The system, which will be installed over the next month, will allow WSU to send messages to its students, faculty and staff statewide.
The system can send emergency messages simultaneously via e-mail, telephone, cell phone, voice mail, instant messaging (IM) and text messaging. The messages will be sent to people who have registered their emergency contact information with the university and to WSU phones and e-mail addresses.
Registration allows each person to select a preferred method of being contacted, phone number or electronic address.
3N provides similar services to universities, schools, cities and corporations internationally — see ONLINE @ www.3nonline.com.
Emergency messages will be sent via off-campus locations managed by 3N. Its sites are located in various areas of the nation to ensure multiple backup systems, security and access.
Emergency contact information is being gathered via a form posted on the university’s Web portal ONLINE @ www.my.wsu.edu. The data can be divided into “hierarchy priority groups” that will allow administrators and emergency officials to broadcast messages statewide, or target them to specific campuses or groups.
WSU’s biggest emergency communication challenge is its Pullman campus with about 24,000 students, faculty and staff. Because it is located in a small, rural community, the phone line, cell phone and Internet bandwidth capacity is limited. By contrast, communication utilities around WSU’s urban campuses are much broader and deeper.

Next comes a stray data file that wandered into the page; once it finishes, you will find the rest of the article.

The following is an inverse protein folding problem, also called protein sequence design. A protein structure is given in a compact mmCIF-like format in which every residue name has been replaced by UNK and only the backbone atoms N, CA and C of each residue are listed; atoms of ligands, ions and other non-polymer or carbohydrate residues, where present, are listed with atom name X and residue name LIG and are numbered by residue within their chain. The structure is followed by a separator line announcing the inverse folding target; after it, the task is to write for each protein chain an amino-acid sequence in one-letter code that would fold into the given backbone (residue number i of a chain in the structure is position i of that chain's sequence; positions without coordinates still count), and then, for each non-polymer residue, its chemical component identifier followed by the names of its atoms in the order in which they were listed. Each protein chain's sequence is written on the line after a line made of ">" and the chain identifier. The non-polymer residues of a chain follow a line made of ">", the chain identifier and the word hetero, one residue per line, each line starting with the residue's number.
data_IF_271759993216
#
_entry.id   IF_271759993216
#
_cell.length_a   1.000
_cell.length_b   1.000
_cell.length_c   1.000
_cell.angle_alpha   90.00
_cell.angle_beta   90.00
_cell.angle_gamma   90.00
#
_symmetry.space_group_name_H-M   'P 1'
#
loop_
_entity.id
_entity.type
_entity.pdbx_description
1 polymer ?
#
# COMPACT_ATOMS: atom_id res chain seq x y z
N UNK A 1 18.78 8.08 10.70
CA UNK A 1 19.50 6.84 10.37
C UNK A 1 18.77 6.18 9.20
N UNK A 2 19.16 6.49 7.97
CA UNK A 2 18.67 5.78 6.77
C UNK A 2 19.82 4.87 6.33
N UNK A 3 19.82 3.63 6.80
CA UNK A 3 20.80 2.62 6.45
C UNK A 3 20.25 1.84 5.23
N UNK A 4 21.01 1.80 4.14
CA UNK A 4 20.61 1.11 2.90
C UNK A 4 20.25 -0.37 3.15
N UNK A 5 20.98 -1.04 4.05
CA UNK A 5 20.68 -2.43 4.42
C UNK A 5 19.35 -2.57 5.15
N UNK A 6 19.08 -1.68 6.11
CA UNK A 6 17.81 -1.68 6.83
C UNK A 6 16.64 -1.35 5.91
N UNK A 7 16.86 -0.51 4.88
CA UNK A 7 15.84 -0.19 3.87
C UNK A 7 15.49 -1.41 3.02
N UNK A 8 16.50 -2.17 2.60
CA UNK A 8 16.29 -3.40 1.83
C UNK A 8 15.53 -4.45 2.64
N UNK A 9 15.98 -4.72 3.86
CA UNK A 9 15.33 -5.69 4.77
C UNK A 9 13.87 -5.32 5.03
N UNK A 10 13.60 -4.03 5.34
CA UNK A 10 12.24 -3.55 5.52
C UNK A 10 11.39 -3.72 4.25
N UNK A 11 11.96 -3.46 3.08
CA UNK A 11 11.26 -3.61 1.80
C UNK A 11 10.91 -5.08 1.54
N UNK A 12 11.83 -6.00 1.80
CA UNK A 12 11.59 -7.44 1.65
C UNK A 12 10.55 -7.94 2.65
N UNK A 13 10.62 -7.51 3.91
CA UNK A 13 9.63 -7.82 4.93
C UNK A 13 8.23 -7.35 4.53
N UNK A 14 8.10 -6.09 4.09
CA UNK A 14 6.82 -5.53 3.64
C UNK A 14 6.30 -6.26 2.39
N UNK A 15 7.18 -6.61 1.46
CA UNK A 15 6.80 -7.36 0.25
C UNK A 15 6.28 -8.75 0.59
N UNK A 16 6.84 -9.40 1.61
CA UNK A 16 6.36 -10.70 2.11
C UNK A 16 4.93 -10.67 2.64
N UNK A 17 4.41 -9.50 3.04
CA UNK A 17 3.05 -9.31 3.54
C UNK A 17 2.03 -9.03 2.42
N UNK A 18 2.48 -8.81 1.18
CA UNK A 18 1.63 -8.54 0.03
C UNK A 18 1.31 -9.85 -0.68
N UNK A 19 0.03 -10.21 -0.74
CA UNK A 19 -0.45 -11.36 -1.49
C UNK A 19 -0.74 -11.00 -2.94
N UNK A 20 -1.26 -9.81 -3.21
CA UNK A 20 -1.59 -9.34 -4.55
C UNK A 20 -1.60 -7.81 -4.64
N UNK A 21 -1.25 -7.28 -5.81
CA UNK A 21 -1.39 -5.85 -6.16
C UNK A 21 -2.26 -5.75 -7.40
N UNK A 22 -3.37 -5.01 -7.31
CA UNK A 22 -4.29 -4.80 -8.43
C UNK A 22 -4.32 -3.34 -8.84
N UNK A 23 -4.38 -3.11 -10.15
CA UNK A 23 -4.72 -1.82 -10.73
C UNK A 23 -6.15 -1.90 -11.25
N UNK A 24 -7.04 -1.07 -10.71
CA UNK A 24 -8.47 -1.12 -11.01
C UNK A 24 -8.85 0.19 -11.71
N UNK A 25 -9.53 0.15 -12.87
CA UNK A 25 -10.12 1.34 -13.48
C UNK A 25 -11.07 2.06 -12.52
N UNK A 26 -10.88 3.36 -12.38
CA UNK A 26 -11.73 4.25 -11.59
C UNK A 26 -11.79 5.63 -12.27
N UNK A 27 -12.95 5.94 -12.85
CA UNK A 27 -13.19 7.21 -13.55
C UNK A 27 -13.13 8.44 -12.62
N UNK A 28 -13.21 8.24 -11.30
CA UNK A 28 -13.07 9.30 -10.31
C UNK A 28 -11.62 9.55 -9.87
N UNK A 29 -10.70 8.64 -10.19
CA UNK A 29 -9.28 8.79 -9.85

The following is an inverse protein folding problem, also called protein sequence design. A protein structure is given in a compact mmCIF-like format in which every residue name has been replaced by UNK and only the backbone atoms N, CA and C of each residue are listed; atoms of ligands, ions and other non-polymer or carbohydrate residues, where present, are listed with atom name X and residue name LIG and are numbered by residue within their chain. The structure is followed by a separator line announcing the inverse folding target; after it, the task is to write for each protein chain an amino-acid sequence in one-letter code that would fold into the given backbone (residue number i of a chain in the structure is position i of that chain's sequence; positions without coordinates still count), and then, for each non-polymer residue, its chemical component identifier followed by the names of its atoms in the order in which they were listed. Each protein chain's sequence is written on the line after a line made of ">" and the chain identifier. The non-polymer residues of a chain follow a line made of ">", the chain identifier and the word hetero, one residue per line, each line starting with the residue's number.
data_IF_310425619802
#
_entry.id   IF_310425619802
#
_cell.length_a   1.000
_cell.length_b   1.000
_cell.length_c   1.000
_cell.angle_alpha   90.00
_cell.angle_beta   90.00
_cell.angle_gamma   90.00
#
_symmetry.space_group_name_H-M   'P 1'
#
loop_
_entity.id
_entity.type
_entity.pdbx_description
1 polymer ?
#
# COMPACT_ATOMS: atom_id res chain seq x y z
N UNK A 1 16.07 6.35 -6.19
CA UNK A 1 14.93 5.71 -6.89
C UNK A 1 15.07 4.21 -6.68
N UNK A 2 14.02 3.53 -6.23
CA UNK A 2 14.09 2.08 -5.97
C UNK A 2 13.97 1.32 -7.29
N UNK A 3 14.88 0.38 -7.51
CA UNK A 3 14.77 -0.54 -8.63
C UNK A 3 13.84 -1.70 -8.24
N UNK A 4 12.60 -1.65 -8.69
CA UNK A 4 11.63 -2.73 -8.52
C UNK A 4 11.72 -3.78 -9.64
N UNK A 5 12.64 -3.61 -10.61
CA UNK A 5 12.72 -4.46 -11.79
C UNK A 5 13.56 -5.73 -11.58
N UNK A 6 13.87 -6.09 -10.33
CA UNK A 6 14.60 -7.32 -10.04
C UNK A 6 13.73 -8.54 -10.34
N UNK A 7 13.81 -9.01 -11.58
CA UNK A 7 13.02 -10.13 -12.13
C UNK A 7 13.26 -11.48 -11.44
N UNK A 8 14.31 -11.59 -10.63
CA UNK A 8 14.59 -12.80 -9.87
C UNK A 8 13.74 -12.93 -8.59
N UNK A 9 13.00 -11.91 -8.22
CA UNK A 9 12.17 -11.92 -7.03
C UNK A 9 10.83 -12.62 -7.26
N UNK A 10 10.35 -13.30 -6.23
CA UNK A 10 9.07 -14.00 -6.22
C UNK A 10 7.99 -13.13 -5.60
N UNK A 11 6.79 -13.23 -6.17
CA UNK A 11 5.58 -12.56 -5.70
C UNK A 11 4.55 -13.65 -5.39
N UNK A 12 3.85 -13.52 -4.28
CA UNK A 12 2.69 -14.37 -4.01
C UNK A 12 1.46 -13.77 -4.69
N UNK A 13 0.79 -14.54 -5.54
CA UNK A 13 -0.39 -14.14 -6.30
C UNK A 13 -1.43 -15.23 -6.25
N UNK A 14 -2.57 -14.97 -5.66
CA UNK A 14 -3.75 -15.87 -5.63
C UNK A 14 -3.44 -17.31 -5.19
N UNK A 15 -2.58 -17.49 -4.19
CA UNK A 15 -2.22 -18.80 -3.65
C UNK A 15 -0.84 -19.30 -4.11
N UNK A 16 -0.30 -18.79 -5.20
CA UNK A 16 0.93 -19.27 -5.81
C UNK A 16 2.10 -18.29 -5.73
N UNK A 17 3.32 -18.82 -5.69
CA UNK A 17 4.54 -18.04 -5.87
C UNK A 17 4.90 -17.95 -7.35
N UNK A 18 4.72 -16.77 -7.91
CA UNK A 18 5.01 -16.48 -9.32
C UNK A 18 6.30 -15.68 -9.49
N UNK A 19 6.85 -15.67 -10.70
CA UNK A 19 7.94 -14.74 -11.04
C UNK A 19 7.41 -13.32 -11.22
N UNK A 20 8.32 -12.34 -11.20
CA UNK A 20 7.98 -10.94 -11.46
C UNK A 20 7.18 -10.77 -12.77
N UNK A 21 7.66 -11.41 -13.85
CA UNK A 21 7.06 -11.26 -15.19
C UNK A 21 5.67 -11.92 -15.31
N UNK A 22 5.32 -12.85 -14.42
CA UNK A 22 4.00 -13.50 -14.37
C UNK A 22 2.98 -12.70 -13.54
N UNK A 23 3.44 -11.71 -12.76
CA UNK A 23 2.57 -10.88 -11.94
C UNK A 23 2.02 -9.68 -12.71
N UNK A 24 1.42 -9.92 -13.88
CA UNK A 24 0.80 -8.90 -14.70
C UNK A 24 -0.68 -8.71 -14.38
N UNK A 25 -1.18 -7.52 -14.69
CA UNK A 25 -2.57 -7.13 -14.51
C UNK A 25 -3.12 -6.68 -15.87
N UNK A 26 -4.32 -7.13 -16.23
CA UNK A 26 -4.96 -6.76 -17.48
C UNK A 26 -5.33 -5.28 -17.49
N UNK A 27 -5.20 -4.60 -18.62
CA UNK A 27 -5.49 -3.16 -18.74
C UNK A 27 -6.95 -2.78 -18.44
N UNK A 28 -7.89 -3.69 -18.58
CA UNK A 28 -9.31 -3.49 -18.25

Dave Ostrom, director of WSU Pullman’s communication and network services, said the telephone system on the Pullman campus is only capable of handling 284 phone calls simultaneously. Consequently, if an emergency occurs, the campus phone lines are quickly jammed to capacity.
Because 3N can send messages via multiple media, it can help maximize the messaging process speed.
“The biggest and best thing people can do to help in the case of an emergency,” he said, “is to not call in or out, which will leave more communication lines open” — phone, cell phone, e-mail, text messaging, etc.
When an emergency message is sent, the 3N system asks each recipient to acknowledge the message. If confirmation is not received, 3N continues to try to make contact. So, Ostrom added, “it will be important that people respond to the emergency message, so the communication capacity isn’t needlessly tied up.”
WSU Pullman also recently installed a $114,000 siren/public announcement system that can be heard instantly across the broad campus, thereby bypassing phone and Internet limitations. For more information on the siren system, go to the news archive ONLINE @ www.wsutoday.wsu.edu.